This year's Electronic Records Section meeting was very state government-oriented: we had four speakers, all of whom were heading multi-state National Digital Information Infrastructure Preservation Program (NDIIPP) grant projects focusing on state government records.
Steve Morris spoke about the Geospatial Multistate Archive and Preservation Partnership
(GeoMAPP) project, which focuses on bringing geographic information system and archival professionals together and identifying and transferring to archival custody geospatial data that has enduring value. GeoMAPP is led by the North Carolina State Archives and the North Carolina Center for Geographic Information and Analysis, and the state archives and geospatial data agencies of Kentucky and Utah are project partners.
Justin Jaffee of the Washington Digital Archives outlined the Multi-State Preservation Consortium, which is designed to test whether the digital archives infrastructure developed in Washington State can be extended to other states. State archives and libraries in Alaska, California, Colorado, Idaho, Louisiana, Montana, and Oregon are participating in this project.
Richard Pearce-Moses of the Arizona State Library, Archives, and Public Records discussed the Persistent Digital Archives and Library System (PeDALS), which involves using BizTalk to automate, to the greatest extent possible, the processing of archival records and the use of Lots of Copies Keeps Stuff Safe (LOCKSS) for secure, redundant storage of preservation copies records. State libraries and archives in Florida, New York, South Carolina, and Wisconsin are participating.
Bob Horton of the Minnesota Historical Society discussed the Preserving State Government Legislative Information project, which works with state legislatures to improve access to born-digital legislative materials. The project has partners (sometimes multiple partners) in California, Illinois, Kansas, Minnesota, Mississippi, Tennessee, and Vermont.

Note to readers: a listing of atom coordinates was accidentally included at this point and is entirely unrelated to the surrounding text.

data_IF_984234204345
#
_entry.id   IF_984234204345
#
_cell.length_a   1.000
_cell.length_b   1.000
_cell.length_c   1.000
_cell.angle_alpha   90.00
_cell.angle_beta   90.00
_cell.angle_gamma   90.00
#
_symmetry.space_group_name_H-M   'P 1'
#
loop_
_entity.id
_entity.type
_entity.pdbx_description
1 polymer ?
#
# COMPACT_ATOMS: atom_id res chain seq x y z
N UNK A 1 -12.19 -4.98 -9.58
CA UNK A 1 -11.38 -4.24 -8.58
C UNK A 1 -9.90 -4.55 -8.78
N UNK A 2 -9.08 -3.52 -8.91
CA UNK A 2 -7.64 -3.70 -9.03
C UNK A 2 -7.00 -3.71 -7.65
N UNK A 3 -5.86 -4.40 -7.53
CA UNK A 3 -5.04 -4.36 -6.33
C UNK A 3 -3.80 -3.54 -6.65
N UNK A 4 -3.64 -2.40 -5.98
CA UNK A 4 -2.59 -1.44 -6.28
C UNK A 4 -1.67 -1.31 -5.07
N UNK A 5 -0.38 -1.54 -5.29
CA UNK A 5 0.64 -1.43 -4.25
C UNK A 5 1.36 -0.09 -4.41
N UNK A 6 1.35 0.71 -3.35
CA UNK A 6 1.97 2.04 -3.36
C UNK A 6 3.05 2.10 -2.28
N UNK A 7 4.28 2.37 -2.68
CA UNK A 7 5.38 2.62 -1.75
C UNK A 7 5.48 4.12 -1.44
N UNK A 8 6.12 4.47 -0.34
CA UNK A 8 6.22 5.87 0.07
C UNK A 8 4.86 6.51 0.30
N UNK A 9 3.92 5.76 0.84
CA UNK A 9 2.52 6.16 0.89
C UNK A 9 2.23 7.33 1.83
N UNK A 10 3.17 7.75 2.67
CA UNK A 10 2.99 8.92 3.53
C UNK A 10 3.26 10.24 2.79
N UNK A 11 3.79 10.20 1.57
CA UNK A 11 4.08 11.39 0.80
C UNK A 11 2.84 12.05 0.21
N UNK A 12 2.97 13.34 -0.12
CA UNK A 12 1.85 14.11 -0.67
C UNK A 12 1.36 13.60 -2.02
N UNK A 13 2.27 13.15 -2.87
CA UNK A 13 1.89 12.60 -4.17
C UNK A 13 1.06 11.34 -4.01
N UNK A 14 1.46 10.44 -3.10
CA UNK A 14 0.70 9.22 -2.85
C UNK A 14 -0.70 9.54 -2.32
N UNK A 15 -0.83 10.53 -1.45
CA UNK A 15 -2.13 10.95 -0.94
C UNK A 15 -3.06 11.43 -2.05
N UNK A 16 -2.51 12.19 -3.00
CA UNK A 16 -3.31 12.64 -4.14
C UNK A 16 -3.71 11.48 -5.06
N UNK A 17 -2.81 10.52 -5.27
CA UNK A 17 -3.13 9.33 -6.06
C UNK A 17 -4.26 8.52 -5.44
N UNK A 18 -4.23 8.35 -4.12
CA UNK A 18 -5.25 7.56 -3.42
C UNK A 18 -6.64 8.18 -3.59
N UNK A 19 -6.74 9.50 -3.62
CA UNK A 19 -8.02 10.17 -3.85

Of all the presentations, Bob Horton's was the most intriguing (I'm actively involved in the PeDALS project, so most of Richard Pearce-Moses's comments, which Richard delivered with his usual grace and good humor, covered terrain that was quite familiar to me). Horton gave us a version of the presentation he usually delivers to legislatures, and he stressed the following points:
- Legislators self-consciously set themselves apart from the executive and judicial branches of government, and they generally don't want to hear about "best practices" for managing electronic records and publications; they believe that their needs and circumstances are unique. Horton has learned not to confront this belief head-on and instead makes it a point to emphasize that "appropriate practices" should govern the management of digital legislative resources.
- E-discovery and other legal issues relating to electronic records and publications are of great concern to legislators, and as a result archivists and librarians should emphasize the legal risks associated with poor management of electronic records and publications.
- Legislators who discount the advice and pleas of archivists and librarians from their own states may give greater heed to the input of associations; once Horton got the Council of State Legislatures to start publicizing this project, legislators in Minnesota and other states who had initially ignored the project started taking an interest in it.